Local democracy is seen an impediment to overseas interests “developing” our country. Do we trust central government when every year they deliberately obfuscate information in the budget ? (is so many billion for education over 4 years an increase or a decrease in real terms? ). My wife tells me that growing up in Soviet Russia was in many ways a lot more free and democratic than life is now in New Zealand – decision making was at a local level (by the people), and there was a lot LESS bureaucracy. Of course the Soviets were the worst tyranny in history, but I can understand her disappointment – it is impossible to have democracy if everything is lies, control and self interest. People fought in WW1 and WW2 for freedom and democracy but in a society where money is more important than people, and everything has a cost but no value – we are giving it all away.

New improved BIG Brother ...

Posted on 14-05-2013 18:03 | By Plonker

Looks to me that some changes are desperately needed, the amount of Local Government debt has grown a lot in the last decade and needs to be reigned in hugely. The reports from Government highlight the general lack of ability of elected members, the lack of ability of local governemtn staff to adjust and listen to communities, generally having their own agenda despite logical and obvious reasons otherwise. The huge risk from the growth of debt in Councils under teh false and misleading concept of "growth" that is nothing more than it has ever been. Coucils really do need to be put back in their place and properly managed fiscally.

Turning minds to mush

Posted on 13-05-2013 09:51 | By The Tomahawk Kid

WWI & WWII were also about freedom. Saving us from being dictated to and how we must live, by outside powers. Allowing us to chose how we live our lives. I guess you mean the collective ownership of our own destiny Murray. Via democracy we are able to chose our own LOCAL representatives (regardless of whether they are efficient, or inefficient - good or bad). This illustrates ONE of the faults of democracy. It doesnt guarantee we get what is best, or right, or efficient, or moral - it simply guarantees the biggest GANG or group get to impose their will upon a minority. (and that is what I believe is wrong). This new power grab seeks to allow a GOVERNMENT OVERSEER to watch the democratically elected councillors to make sure they are not doing STUPID STUFF (which happens quite a bit on the local front). Do I agree with it? NO. We should be free to elect who we chose - and suffer the consequences (as we do!) HOWEVER The poor decision making by the local public in chosing their representatives is CAUSED by big government and their monopoly of the education system going back generations now. Remove them from this monopoly of turning young minds to mush, and in a few generations we may stand a chance to collectively make better decisions. All we vote for nowadays is "whats in it for us" and how much of other peoples money we can get - allowing the big issues (like this one) to be ignored.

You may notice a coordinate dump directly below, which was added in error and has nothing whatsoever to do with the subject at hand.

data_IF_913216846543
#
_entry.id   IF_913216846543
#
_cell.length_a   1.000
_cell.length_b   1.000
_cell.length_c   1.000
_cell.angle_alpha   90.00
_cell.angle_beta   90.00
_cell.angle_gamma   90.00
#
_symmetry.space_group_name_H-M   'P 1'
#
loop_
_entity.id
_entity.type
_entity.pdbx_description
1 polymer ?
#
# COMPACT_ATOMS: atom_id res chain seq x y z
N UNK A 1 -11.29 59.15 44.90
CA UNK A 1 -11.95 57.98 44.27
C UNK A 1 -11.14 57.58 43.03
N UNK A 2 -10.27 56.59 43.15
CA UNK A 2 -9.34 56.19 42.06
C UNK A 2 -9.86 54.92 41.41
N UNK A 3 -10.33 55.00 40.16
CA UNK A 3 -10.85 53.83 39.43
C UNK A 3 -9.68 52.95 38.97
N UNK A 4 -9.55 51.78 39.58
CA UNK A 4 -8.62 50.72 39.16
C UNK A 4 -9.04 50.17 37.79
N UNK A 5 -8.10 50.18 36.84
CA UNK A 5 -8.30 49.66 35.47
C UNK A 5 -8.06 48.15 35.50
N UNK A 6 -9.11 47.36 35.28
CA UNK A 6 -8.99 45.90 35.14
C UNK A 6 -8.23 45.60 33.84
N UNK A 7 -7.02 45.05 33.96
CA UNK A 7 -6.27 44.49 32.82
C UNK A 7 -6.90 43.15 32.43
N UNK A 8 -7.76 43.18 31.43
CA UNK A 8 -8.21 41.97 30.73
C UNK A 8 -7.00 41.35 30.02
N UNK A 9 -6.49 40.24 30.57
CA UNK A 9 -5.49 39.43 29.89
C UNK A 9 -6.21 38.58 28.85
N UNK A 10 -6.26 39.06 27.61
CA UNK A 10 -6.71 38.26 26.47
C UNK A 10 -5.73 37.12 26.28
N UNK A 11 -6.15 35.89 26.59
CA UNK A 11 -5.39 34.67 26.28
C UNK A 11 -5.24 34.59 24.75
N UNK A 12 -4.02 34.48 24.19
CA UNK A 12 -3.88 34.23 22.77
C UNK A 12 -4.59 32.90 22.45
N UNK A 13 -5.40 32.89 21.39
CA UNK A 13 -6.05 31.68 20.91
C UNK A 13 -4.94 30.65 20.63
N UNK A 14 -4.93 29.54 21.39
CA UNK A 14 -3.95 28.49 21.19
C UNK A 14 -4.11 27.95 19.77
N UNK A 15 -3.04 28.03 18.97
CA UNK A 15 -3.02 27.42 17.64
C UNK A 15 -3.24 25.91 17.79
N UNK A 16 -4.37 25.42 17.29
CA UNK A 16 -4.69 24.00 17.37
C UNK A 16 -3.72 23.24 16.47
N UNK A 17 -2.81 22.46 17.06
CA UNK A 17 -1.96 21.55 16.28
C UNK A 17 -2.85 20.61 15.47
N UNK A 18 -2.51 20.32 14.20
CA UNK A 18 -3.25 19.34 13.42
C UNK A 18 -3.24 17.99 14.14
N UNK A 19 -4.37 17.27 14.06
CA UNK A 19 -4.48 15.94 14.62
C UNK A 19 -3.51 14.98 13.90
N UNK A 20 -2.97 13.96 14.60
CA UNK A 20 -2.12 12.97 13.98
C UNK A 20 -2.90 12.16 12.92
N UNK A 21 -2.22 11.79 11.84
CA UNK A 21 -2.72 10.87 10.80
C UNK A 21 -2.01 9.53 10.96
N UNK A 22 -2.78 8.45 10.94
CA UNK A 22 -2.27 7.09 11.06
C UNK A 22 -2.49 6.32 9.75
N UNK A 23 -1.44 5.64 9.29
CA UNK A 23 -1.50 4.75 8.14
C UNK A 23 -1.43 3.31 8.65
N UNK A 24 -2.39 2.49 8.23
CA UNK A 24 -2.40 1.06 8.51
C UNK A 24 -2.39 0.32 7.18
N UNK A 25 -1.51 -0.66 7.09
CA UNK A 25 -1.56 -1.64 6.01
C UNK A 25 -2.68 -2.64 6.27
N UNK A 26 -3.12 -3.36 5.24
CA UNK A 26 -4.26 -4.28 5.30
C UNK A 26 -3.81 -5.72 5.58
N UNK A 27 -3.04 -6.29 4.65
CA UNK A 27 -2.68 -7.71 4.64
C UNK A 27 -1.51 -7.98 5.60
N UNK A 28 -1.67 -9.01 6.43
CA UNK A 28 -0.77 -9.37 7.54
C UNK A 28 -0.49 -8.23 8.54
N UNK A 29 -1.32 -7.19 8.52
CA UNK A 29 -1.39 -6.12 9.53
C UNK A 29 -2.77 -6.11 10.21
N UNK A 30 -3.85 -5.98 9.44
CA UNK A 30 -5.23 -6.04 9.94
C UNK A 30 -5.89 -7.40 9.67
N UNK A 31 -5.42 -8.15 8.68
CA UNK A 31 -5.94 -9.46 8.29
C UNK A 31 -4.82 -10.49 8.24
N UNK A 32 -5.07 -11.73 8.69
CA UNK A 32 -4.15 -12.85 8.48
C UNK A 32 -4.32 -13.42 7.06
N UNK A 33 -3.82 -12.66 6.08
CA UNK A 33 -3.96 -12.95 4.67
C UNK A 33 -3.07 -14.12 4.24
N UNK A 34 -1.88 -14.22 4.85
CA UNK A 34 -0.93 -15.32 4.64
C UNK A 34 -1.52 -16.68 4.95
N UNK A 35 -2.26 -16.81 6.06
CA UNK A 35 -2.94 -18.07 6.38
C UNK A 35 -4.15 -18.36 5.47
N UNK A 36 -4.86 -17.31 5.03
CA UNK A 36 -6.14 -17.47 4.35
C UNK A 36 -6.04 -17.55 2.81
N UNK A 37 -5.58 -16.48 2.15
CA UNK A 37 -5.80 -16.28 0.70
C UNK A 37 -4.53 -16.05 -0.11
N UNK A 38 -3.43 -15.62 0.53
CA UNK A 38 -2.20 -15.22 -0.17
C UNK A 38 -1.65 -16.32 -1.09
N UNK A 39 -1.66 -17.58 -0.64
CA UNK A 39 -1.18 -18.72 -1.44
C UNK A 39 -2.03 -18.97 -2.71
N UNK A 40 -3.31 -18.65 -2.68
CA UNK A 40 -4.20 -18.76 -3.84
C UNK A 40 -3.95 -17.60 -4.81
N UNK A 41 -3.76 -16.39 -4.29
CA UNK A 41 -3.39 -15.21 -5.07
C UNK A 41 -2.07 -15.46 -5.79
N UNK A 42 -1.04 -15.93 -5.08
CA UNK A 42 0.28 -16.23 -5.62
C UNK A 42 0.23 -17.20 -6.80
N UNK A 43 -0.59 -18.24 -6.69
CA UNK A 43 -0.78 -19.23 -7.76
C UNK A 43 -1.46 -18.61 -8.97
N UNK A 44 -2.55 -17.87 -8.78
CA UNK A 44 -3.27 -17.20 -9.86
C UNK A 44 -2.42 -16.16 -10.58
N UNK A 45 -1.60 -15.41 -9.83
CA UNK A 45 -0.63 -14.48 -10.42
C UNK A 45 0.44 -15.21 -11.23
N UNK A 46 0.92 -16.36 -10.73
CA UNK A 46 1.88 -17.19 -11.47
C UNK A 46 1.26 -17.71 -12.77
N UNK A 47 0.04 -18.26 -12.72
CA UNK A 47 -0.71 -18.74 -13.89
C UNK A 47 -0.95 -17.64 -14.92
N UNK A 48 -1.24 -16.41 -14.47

Big brother- more like an accident looking for a place to happen ?

Posted on 12-05-2013 21:44 | By R.Paterson

Its a real problem and it is bad enough as it is now without having the Central lot ferreting around putting their finger in the pie.

One more step ...

Posted on 12-05-2013 20:47 | By Murray.Guy

One more step in the erosion of Democracy. Amalgamations, joint governance with unelected, CCO and unelected boards, more power to Mayors, more power to central government - And folk won’t even realise it’s happening until it’s too late. Makes a mockery of World war 1 & 2. Democracy was never about efficiency, more importantly, about ownership.


Posted on 12-05-2013 19:36 | By Capt_Kaveman

all for it if it removes the local bylaws some idiot councilors dream up